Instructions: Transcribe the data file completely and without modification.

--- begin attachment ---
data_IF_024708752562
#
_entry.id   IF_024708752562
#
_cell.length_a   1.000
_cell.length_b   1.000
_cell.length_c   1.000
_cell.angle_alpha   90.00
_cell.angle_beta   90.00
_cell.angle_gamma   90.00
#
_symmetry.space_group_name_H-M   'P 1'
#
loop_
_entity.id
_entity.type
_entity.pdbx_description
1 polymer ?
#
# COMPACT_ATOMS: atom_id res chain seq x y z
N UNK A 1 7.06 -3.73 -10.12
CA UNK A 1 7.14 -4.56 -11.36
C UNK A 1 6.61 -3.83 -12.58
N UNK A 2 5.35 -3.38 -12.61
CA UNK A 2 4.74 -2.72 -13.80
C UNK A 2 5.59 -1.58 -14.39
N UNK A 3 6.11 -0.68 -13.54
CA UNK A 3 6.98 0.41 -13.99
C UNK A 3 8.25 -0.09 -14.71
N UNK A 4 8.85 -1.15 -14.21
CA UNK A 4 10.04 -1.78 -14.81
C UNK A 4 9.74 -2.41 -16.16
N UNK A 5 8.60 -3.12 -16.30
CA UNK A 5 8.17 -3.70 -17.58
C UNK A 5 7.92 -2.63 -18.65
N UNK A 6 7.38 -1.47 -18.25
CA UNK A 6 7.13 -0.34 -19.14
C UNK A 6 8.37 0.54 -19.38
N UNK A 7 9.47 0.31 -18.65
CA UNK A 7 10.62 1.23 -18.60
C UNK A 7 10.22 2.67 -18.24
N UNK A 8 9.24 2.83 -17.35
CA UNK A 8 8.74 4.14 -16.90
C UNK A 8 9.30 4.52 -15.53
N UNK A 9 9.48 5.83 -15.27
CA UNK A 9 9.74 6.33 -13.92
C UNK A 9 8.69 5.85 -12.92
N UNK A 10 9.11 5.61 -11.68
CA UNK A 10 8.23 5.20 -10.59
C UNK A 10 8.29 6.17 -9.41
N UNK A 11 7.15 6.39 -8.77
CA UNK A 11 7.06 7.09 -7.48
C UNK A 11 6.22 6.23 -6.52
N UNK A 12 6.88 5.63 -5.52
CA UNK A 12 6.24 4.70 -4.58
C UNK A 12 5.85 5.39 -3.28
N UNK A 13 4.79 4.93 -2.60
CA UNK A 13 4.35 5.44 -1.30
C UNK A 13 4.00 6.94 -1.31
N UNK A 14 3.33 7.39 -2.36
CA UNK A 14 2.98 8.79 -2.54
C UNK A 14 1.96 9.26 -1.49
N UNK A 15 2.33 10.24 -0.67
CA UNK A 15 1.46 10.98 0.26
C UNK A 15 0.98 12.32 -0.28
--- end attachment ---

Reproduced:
data_IF_024708752562
#
_entry.id   IF_024708752562
#
_cell.length_a   1.000
_cell.length_b   1.000
_cell.length_c   1.000
_cell.angle_alpha   90.00
_cell.angle_beta   90.00
_cell.angle_gamma   90.00
#
_symmetry.space_group_name_H-M   'P 1'
#
loop_
_entity.id
_entity.type
_entity.pdbx_description
1 polymer ?
#
# COMPACT_ATOMS: atom_id res chain seq x y z
N UNK A 1 7.06 -3.73 -10.12
CA UNK A 1 7.14 -4.56 -11.36
C UNK A 1 6.61 -3.83 -12.58
N UNK A 2 5.35 -3.38 -12.61
CA UNK A 2 4.74 -2.72 -13.80
C UNK A 2 5.59 -1.58 -14.39
N UNK A 3 6.11 -0.68 -13.54
CA UNK A 3 6.98 0.41 -13.99
C UNK A 3 8.25 -0.09 -14.71
N UNK A 4 8.85 -1.15 -14.21
CA UNK A 4 10.04 -1.78 -14.81
C UNK A 4 9.74 -2.41 -16.16
N UNK A 5 8.60 -3.12 -16.30
CA UNK A 5 8.17 -3.70 -17.58
C UNK A 5 7.92 -2.63 -18.65
N UNK A 6 7.38 -1.47 -18.25
CA UNK A 6 7.13 -0.34 -19.14
C UNK A 6 8.37 0.54 -19.38
N UNK A 7 9.47 0.31 -18.65
CA UNK A 7 10.62 1.23 -18.60
C UNK A 7 10.22 2.67 -18.24
N UNK A 8 9.24 2.83 -17.35
CA UNK A 8 8.74 4.14 -16.90
C UNK A 8 9.30 4.52 -15.53
N UNK A 9 9.48 5.83 -15.27
CA UNK A 9 9.74 6.33 -13.92
C UNK A 9 8.69 5.85 -12.92
N UNK A 10 9.11 5.61 -11.68
CA UNK A 10 8.23 5.20 -10.59
C UNK A 10 8.29 6.17 -9.41
N UNK A 11 7.15 6.39 -8.77
CA UNK A 11 7.06 7.09 -7.48
C UNK A 11 6.22 6.23 -6.52
N UNK A 12 6.88 5.63 -5.52
CA UNK A 12 6.24 4.70 -4.58
C UNK A 12 5.85 5.39 -3.28
N UNK A 13 4.79 4.93 -2.60
CA UNK A 13 4.35 5.44 -1.30
C UNK A 13 4.00 6.94 -1.31
N UNK A 14 3.33 7.39 -2.36
CA UNK A 14 2.98 8.79 -2.54
C UNK A 14 1.96 9.26 -1.49
N UNK A 15 2.33 10.24 -0.67
CA UNK A 15 1.46 10.98 0.26
C UNK A 15 0.98 12.32 -0.28